Esther WilliamsLynne Cox, open-water champion; author, Swimming to Antarctica
Lynn Sherr’s book, SWIM, will help water be your friend and it will be the best friend you'll ever have. I'm proud to be a part of that.”
I couldn’t put this book down. It’s a swimming party, with glamorous stars, ancient warriors and lovers, and some of the greatest and wildest swimmers. It’s a story full of zen and exuberant energy and merriment. If you love to swim, you’ll love SWIM!” Kirkus Reviews
A collection of swimming traditions and anecdotes wrapped in a celebration of the pleasures involved
. Her enthusiasm propels the book forward. That enthusiasm bleeds over into her history of swimming, which has a gratifyingly great sweep. From start to finish, she searches for the essence of why swimming has touched so many, be it Oliver Sacks (I never knew anything so powerfully, so healthily euphoriant’) or Chairman Mao (Do you swim? Water is a good thing’). Sherr sends a sweet valentine, with enough background to keep it interesting, to a love that has never let her down."
Wall Street Journal
What is there to say about such a solitary and inward experience? Plenty, as it turns out. In Swim: Why We Love the Water
, Lynn Sherr
pulls us into the subject
and interweaves it within her version of a quest romance: Can this 60-something grandmother achieve her goal and swim the Hellespontthe legendary strait that runs between the Aegean Sea and Turkey's interior? ... Ms. Sherr writes personably and moves her reader through her narrative at a pleasing pace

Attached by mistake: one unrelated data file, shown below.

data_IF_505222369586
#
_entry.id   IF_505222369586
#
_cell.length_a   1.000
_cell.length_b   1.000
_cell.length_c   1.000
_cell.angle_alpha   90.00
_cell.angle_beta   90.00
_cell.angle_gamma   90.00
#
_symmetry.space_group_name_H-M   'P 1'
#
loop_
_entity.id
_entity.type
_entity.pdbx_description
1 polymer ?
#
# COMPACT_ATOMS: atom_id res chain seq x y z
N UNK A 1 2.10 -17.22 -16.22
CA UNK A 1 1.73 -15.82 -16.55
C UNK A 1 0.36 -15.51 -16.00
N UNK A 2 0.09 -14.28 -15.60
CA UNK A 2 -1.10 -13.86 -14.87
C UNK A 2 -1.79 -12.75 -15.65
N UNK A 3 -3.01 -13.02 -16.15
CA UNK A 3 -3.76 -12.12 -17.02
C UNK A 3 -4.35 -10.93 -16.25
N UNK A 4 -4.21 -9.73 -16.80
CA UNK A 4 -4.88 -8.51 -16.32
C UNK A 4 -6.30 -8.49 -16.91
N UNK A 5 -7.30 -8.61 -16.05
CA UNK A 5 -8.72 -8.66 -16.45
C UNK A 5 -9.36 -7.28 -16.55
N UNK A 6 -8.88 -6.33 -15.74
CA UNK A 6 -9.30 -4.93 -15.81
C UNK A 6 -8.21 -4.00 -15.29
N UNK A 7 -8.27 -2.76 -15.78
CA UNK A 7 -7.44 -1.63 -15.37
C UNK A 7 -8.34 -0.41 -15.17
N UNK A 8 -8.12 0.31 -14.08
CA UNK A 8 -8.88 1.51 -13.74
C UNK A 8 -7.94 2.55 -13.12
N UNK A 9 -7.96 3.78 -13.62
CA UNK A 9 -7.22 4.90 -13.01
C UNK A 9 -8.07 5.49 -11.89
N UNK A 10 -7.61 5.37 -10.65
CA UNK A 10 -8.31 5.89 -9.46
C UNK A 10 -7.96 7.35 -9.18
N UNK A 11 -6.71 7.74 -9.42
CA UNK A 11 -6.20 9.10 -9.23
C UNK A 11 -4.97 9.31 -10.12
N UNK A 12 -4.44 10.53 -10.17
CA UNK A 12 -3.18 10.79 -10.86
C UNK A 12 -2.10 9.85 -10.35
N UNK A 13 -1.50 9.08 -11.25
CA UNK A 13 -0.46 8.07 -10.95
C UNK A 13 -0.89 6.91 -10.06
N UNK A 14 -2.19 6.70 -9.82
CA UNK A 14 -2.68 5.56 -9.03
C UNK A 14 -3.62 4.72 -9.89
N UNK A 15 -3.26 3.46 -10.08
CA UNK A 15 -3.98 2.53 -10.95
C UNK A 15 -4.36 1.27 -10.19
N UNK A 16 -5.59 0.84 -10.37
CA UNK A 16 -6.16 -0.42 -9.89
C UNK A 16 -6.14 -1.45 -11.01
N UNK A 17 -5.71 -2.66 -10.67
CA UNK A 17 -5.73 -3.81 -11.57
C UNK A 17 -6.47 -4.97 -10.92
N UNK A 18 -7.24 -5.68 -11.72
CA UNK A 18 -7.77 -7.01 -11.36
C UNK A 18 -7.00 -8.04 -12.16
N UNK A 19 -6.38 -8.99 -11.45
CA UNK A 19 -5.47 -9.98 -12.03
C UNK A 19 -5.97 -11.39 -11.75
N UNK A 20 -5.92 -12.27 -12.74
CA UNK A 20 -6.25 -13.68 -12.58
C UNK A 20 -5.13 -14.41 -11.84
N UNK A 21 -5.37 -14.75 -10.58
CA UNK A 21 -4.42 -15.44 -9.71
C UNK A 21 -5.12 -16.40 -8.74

What Ms. Sherr does best is describe the pleasures of the water, of finding yourself while losing yourself, giving yourself up to the supporting medium.
and every chapter of the book builds her personal narrative while placing it in the context of often fascinating mini-treatises on subjects that reach beyond the water.
She writes interestingly about women and bathing suits (Diana Vreeland pronounced the bikini "the most important thing since the atom bomb") and about the effects of water on women's hair, topics that become, with her attention, more than merely peripheral.” Sports Illustrated
A witty and informative celebration of her sport, as well as an inspiring tale of personal challenge and discovery
. [Sherr] immerses the reader in the history, lore, science and trivia of swimming. In barely 200 pages of buoyant prose illustrated with photos, diagrams and swimming art, Sherr presents an enormous amount of aquatic infofrom the origins of strokes and the evolution of swimwear to the physiology of Olympic swimmers; from the skinny-dipping habits of John Quincy Adams to whether giraffes can swim. (Yes, just not well.) Best of all, Sherr captures the physical thrill of the one human activity that takes place in a completely alien element. Dive in.” Town & Country
A delicious, inspiring love-letter to swimming from former ABC correspondent Lynn Sherr. In between tales of swimsuits past and present, the stellar performances of Annette Kellerman and Esther Williams, and the magic of champion swimmers, Sherr chronicles her own attempt to swim across the Hellespont from Europe to Asia, following mythological lover Leander and romantic poet Lord Byron.” O Magazine